The recent wave of populism and anti-establishment voting behavior in the United States made me want to take a closer look at how the structure of the U.S. political representation system might be contributing to the development of these sentiments. In what ways has this system fallen short, for example, in responding effectively to U.S. population growth and distribution over time—perhaps aggravating a sense of political alienation among voters?

Part of the problem is that the number of seats in the U.S. House of Representatives—the “people’s chamber”—has been frozen at 435 for over a century despite the addition of four new states to the Union and an increase of nearly 220 million residents to our nation’s population during that time. As the graph below demonstrates, the average number of people served by each House member has increased from 34,436 in 1790 to 710,767 in 2010 and could potentially reach over 874,000 by 2040 if the cap on House size is not removed.

District Size

Sources: Population Data – U.S. Census Bureau, 1990 Census Apportionment Data, Table B; 2000/2010 Census Apportionment Data, Table 1; 2014 National Population Projections, Table 1
*No apportionment was made on the basis of the 1920 Census.

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US-border-notice

“How many unauthorized immigrants are there in Virginia?” This is a question we get asked quite often, but there is really no good data or any official statistic on it. Migration numbers are difficult to estimate and counting the number of unauthorized or undocumented migrants can be especially challenging given the limited availability of records. Neither censuses nor surveys conducted by federal agencies directly ask the question of immigration status; they cover only citizenship. In the American Community Survey (ACS), which is the largest nationwide survey replacing the decennial census long form, individuals are asked about their citizenship status in the following three categories: native-born/U.S.-born citizen, naturalized U.S. citizen, or non-U.S. citizen. Non-citizens include both authorized and unauthorized immigrants, and there is no information about a non-citizen’s immigration status. In addition, since surveys require self-reporting, unauthorized immigrants tend not to answer the citizenship question or avoid filling out the survey altogether; therefore, some are missing even from the count of non-citizens.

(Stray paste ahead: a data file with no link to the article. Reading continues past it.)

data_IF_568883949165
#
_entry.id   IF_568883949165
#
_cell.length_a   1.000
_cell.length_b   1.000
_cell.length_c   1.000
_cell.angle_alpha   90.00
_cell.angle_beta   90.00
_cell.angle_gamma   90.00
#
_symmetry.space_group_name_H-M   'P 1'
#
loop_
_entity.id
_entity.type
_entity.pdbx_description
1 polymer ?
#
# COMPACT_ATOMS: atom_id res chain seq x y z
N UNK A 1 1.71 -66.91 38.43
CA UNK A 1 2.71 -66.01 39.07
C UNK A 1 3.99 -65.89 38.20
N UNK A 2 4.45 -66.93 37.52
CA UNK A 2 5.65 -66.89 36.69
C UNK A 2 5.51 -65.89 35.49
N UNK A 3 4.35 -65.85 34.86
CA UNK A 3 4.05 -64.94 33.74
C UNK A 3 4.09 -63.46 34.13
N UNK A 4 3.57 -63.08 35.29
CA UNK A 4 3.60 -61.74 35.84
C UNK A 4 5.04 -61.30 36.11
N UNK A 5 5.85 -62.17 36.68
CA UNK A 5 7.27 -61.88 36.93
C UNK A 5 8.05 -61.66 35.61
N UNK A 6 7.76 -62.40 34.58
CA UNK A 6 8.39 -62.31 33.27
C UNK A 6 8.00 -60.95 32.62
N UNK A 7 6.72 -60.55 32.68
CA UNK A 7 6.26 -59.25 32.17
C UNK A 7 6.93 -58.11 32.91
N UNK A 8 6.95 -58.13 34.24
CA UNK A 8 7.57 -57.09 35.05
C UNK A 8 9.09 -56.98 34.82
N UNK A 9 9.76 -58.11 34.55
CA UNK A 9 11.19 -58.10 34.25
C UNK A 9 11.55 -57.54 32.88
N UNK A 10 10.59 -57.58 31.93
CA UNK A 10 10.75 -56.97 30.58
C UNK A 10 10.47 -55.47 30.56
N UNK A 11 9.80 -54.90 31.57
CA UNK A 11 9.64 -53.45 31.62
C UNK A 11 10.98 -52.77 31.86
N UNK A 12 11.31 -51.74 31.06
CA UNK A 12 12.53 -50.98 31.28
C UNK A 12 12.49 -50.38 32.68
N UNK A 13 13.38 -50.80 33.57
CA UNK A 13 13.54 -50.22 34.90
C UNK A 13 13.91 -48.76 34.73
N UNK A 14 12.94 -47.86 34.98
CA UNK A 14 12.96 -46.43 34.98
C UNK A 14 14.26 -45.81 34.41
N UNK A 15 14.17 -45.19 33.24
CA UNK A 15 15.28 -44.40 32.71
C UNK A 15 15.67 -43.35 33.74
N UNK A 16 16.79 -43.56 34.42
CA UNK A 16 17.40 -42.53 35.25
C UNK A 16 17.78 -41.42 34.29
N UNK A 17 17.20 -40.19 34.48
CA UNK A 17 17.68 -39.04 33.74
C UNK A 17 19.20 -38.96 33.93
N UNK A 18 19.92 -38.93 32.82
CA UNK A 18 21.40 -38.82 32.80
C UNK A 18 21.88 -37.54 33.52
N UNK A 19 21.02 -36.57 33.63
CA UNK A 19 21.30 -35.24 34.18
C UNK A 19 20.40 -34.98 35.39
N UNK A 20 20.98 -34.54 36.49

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While the population of Virginia as a whole is projected to continue growing steadily over the next two decades (albeit at a slowing pace), the growth patterns of the 95 counties and 38 independent cities that make up Virginia vary tremendously, ranging from high growth to continuing decline. What can the age distribution of a locality tell us about its population trend? How are individual age groups trending? This post takes a unique visual look.

We’ll look at three topics that vary across localities:

  1. Overall population change
  2. Population age distribution
  3. Population change by age

For the graphics in this post, individual charts for each locality are laid out in a grid roughly the shape of Virginia so that we can look for potential geographic patterns while preserving even visual weight. The localities are color coded by regions (defined for their similar demographic and socioeconomic characteristics, and of course natural geographic proximity).

Overall Population Change

population_trajectory
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“All models are wrong, but some are useful” – George Box

Trying to predict the future is a risky business because it is inherently uncertain, but we need to do so in order to plan.

The Cooper Center recently released Virginia population projections for 2020-2040. The projections were developed by extrapolating historical population trends. As part of our comprehensive research efforts, we also study population change in terms of births, deaths, and migration (though our official projection model does not require these input data, historical population trends are driven by trends in components of population change). This blog post focuses on how U.S.A. fertility rates have changed over time and how they might look in the future.

Total Fertility Rates

usa-tfr

The total fertility rate (TFR) is the most frequently used statistic to describe birth trends. The TFR for a given year is the number of children a hypothetical woman would have in her lifetime if she followed the age-specific fertility rates (ASFR) observed in that year. The chart above shows U.S.A. TFR grew from about 2 children per woman in the 1930s during depression to more than 3 during baby boom. Currently, the TFR is slightly below 2 children per woman. Read Full Article →